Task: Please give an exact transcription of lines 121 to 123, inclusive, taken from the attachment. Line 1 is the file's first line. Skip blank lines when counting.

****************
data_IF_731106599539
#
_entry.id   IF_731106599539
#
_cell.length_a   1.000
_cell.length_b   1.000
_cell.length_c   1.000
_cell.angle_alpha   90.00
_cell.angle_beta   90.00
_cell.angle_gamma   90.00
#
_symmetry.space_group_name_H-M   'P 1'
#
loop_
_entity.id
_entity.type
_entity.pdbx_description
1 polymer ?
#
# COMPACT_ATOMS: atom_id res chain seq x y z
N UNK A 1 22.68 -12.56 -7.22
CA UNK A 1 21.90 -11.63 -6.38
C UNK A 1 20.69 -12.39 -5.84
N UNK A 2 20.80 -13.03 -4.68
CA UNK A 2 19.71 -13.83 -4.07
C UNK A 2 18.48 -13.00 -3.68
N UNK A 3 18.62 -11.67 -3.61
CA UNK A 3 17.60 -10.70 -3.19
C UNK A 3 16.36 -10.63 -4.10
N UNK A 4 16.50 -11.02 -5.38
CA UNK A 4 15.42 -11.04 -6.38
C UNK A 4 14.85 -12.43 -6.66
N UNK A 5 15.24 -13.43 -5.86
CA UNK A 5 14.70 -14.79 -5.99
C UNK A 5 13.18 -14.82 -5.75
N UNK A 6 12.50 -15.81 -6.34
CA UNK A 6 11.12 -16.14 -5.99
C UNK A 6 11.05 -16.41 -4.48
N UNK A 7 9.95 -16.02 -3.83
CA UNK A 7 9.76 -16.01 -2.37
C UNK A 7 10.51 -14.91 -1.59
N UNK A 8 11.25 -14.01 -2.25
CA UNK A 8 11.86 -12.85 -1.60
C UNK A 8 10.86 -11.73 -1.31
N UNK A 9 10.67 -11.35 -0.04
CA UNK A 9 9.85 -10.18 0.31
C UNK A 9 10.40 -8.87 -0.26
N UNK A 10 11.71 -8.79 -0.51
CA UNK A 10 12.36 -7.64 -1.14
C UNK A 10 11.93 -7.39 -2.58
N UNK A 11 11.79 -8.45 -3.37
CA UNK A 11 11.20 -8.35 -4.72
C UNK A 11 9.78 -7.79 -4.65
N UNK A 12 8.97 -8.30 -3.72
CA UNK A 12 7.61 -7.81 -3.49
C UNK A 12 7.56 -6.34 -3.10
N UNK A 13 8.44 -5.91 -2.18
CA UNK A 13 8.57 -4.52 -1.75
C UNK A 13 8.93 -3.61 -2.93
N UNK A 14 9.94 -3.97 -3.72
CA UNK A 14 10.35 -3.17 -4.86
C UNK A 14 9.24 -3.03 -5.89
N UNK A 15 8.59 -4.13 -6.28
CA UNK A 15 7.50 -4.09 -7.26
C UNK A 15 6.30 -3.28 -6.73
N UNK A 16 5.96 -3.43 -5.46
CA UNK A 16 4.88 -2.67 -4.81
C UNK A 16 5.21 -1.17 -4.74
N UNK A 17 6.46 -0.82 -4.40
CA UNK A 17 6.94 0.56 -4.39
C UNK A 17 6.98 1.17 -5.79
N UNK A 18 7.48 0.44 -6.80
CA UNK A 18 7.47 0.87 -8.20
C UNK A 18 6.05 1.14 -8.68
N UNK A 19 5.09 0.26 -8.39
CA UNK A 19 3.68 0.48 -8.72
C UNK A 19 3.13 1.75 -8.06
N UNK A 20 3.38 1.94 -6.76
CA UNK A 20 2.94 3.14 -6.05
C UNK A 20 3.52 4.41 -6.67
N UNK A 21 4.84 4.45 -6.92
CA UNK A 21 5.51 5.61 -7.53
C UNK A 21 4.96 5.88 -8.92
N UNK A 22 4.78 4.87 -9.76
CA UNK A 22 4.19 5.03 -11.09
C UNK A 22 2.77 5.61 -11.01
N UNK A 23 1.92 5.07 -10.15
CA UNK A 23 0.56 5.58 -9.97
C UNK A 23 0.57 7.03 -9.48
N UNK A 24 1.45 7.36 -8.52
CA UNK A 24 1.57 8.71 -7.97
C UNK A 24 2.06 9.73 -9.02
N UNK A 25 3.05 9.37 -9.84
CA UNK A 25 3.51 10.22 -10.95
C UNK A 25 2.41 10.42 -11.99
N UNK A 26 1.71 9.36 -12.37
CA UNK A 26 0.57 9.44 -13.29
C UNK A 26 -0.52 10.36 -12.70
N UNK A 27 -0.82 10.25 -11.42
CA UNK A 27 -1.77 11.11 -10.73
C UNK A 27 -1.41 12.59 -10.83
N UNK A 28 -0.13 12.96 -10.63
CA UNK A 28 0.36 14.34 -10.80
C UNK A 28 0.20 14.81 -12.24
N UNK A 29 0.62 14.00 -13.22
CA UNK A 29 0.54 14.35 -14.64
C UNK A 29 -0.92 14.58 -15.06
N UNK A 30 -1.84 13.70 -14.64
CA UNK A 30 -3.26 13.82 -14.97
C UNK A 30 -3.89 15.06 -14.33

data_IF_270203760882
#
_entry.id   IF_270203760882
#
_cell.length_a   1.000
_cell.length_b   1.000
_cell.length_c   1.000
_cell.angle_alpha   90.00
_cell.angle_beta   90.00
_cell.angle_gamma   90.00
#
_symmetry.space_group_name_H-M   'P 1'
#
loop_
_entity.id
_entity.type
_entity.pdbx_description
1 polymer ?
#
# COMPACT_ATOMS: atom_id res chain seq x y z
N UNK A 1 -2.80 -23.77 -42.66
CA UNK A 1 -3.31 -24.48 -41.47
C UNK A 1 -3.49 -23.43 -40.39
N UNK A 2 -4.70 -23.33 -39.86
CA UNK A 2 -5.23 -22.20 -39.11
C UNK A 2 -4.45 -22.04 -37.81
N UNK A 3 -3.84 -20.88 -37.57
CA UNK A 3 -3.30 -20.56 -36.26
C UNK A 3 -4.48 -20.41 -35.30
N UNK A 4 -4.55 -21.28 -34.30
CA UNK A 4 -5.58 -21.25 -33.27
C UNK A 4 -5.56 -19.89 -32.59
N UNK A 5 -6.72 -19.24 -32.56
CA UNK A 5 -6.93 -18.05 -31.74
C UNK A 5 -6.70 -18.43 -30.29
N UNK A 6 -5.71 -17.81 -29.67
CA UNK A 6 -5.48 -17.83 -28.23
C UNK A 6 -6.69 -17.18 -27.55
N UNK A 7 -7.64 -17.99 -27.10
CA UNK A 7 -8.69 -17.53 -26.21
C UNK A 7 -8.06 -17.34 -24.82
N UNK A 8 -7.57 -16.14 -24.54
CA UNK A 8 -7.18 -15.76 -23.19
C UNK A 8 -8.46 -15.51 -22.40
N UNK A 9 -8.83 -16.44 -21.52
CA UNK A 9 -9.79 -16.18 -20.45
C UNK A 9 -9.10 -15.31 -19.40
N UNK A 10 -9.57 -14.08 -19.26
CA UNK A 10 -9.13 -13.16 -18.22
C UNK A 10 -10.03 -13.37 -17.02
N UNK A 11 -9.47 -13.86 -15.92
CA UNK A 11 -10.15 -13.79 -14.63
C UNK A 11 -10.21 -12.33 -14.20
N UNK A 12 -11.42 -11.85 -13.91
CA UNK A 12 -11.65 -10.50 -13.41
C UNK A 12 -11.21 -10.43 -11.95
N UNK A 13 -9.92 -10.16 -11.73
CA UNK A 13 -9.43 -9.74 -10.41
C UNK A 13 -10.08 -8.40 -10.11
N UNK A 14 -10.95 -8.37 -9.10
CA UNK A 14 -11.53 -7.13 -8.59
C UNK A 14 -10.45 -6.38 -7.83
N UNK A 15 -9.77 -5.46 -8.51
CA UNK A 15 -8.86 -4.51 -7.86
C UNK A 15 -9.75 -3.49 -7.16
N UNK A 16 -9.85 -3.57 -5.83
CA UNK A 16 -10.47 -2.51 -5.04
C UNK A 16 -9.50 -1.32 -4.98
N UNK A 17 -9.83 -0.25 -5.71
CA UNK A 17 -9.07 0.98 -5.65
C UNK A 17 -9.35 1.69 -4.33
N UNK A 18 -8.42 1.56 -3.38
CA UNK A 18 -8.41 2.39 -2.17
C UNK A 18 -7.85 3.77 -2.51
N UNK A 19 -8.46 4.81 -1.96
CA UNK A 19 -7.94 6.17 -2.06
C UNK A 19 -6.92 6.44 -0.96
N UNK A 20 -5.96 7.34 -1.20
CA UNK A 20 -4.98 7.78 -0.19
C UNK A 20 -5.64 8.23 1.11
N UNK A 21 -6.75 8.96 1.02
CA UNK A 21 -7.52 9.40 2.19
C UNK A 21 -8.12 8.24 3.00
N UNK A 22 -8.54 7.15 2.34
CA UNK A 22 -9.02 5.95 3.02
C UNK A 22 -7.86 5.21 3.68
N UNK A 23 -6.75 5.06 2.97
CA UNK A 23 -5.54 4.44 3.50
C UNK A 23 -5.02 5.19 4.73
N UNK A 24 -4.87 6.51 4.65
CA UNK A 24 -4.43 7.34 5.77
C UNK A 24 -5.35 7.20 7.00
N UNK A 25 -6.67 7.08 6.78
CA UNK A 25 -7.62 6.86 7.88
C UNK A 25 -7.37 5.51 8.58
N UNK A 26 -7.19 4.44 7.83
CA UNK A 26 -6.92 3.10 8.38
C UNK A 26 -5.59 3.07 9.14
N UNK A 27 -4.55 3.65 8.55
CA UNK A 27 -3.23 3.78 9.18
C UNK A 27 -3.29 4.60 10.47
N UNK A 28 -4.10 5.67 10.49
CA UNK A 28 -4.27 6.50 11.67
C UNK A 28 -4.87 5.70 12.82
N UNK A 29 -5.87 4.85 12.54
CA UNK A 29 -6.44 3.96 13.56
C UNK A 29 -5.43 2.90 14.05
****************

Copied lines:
#
_symmetry.space_group_name_H-M   'P 1'
#